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Ain’t Nobody Got Spies Like Us

Sungrazer  (Outriders, volume 2)

By Jay Posey 

5 Sep, 2017

Military Speculative Fiction That Doesn't Suck


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Sungrazer is the second book in Jay Posey’s Outriders series.

The United States may be just one part of the pole-to-pole United American Federation, but Americans still have their own covert programs. One of them is SUNGRAZER, a stealth satellite orbiting ten million kilometers from Mars. SUNGRAZER is self-contained and self-directed. It collects useful data re the Martian colonies for the US; it can also deliver between fifteen to three hundred kinetic strikes, strikes ranging from simple block-busters to city killers. Which would terrify the Martians if they knew about it.

A decade into its long term mission, SUNGRAZER vanishes from American ken. Someone has taken control of the US asset, sending it off in a direction the Americans cannot detect, for a purpose about which they can only speculate. 

The task of tracking down and recovering SUNGRAZER, as well as finding out who commandeered the asset and why, falls to the 301st Information Support Brigade’s 519th Applied Intelligence Group. This group is more usually known as the Outriders, because every covert team needs a catchy, memorable name. It operates under the command of Captain Lincoln Suh. Although the Group is trained and equipped to carry out direct action operations,” its standard operating procedure usually begins with collecting data and following up anything that looks … suggestive. 

In SUNGRAZER’s case, the most suggestive lead points the team to a spacecraft off in deep space, crewed by criminals who have no idea that their craft’s communications systems have been commandeered for some darker purpose. From there, leads point the Outriders to a lonely outpost on the surface of Mars, staffed with hapless technicians with no idea for whom they are working and heavily armed guards determined to keep the employees from ever sharing what they do know. Even that is merely another pit stop on the way to the team’s ultimate destination, a plot buried deep inside the machinations of the MPCR, the Martian People’s Collective Republic.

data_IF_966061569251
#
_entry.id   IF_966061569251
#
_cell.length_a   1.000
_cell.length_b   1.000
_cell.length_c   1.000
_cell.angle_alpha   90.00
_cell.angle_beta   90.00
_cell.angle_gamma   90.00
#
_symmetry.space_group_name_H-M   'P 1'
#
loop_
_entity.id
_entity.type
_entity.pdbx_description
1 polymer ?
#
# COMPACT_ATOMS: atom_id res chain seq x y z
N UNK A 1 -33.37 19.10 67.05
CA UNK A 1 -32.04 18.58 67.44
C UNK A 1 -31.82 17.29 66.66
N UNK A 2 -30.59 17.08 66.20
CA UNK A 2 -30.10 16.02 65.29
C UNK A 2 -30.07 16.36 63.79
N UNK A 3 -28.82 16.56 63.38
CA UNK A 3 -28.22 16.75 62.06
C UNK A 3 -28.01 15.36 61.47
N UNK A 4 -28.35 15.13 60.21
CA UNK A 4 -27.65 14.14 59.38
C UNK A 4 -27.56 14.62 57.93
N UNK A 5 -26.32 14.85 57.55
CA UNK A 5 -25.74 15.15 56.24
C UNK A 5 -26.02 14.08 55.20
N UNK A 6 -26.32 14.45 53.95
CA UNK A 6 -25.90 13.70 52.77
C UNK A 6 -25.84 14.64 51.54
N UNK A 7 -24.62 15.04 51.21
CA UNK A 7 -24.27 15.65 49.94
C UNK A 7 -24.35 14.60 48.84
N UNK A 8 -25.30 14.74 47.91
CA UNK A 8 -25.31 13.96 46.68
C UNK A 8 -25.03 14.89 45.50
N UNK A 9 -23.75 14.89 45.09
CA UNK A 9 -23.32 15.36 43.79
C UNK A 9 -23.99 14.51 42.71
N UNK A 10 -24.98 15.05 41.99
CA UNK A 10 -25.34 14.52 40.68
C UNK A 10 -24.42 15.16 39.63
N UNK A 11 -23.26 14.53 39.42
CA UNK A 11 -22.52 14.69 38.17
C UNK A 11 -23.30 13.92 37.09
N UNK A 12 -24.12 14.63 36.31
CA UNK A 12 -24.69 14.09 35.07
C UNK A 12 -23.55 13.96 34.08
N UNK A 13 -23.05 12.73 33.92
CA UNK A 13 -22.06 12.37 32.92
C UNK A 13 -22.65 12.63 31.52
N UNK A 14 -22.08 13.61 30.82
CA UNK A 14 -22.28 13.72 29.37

Small but with an economic throw-weight larger than its population would suggest, the MPCR is what is known as a quantified community.” Most quantcomms do not attain great size or long life, but MPCR is an exception; it is the most successful quantcomm on either Earth or Mars. This may well be due to its partnership with an AI that calls itself Sigma. 

Quantcoms are panopticon societies, heavily surveilled and computerized, which keep track of every possible interaction and parameter affecting the community. Even outsiders not signed onto the system can be tracked by their effect on the MPCR. MPCR’s Internal Security Services, backstopped by Sigma, have an unparalleled ability to detect infiltration attempts. The Outriders may have met their match.

If they cannot penetrate the MPCR and regain control of SUNGRAZER, their failure may lead to an interplanetary war.